Originally scheduled for December 25
Americans are unfamiliar with a Mexican tradition at Christmas
called Las Posadas . It is a charming ceremony performed for nine
nights just before Christmas. A procession is formed, headed by two
people playing Mary and Joseph. They go from house to house asking
for shelter (“posadas”). Like the original Mary and Joseph they are
turned away until the procession comes to an end point where they
are given shelter.
originally an outdoor play designed to teach the people of Mexico —
recently conquered by the Spanish — about the Nativity of Christ.
Most of the residents were not literate, and therefore an outdoor
play was something that they could understand easily. Over the years
it has grown into a celebration. You might well ask why there are
nine nights; the answer is simply that pregnancy takes nine months.
The nine nights recognize Mary’s pregnancy.
teaching like this does something more than just tell the story. It
also gets across some points about doctrine as well:
The fact that Mary is pregnant implies that Jesus, the Christ, is
fully human. Real human beings come from pregnant women. Had Jesus
stepped out of a flying saucer, doctrine would be quite different.
The fact that the couple are seeking shelter tells the story that
Jesus was born as a poor boy. Most of the rest of us were born that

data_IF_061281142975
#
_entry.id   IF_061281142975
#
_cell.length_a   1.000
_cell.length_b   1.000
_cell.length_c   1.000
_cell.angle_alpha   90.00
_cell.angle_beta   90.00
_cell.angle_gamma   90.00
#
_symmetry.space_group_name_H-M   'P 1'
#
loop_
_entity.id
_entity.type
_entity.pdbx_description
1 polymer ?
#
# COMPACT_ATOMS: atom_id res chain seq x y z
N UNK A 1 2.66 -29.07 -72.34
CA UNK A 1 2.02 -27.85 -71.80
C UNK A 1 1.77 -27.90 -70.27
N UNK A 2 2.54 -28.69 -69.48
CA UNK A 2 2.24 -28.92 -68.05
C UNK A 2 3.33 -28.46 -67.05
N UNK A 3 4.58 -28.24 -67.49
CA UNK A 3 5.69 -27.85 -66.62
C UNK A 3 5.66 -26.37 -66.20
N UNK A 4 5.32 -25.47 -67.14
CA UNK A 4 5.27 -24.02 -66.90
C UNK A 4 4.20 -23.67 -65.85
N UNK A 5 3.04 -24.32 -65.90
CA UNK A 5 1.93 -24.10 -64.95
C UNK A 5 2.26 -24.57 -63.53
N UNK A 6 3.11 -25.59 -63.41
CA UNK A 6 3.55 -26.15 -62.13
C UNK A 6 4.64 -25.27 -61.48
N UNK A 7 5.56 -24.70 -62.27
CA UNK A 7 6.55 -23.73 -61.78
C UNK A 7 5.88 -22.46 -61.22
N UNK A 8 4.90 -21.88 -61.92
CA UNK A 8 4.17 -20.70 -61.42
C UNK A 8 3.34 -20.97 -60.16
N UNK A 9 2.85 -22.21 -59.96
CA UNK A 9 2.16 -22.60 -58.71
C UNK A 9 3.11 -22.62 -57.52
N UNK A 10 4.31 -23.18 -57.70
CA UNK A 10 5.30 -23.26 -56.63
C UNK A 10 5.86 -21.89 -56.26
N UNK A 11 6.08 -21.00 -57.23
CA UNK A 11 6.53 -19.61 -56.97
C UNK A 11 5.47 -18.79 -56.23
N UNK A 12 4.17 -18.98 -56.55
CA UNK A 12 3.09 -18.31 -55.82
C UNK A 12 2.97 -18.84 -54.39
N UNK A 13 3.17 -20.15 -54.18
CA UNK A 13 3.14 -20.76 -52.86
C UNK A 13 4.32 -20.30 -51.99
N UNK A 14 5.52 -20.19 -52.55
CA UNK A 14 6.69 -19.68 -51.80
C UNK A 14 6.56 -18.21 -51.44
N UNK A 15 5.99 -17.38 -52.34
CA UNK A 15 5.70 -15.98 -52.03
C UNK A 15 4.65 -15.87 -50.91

way too, and therefore we see in him someone who suffers like we do.
Perhaps the brightest lesson of doctrine is this: the joy of the
Nativity. This little drama announces to us that the Savior is born.
Sometimes we forget that the word “gospel” means “Good News.”
procession of Mary and Joseph also brings us some light on
The joy of his birth reminds us of the purpose of his life — to die
for our sins on the Cross. He did not come just to tell us some
funny stories, but to be the Lamb of God.
It also reminds us of Christ’s words concerning the “least of
these.” We are to practice hospitality. Communion is open to all who
believe; an example of God’s hospitality.
Like Las Posadas, communion is a visual representation, in this
instance the death of Christ. His body, the bread, and his blood,
the cup pictured for us.
like Las Posadas sticks in the mind of the children, helping them to
remember. Communion sticks in the mind of the adults for the same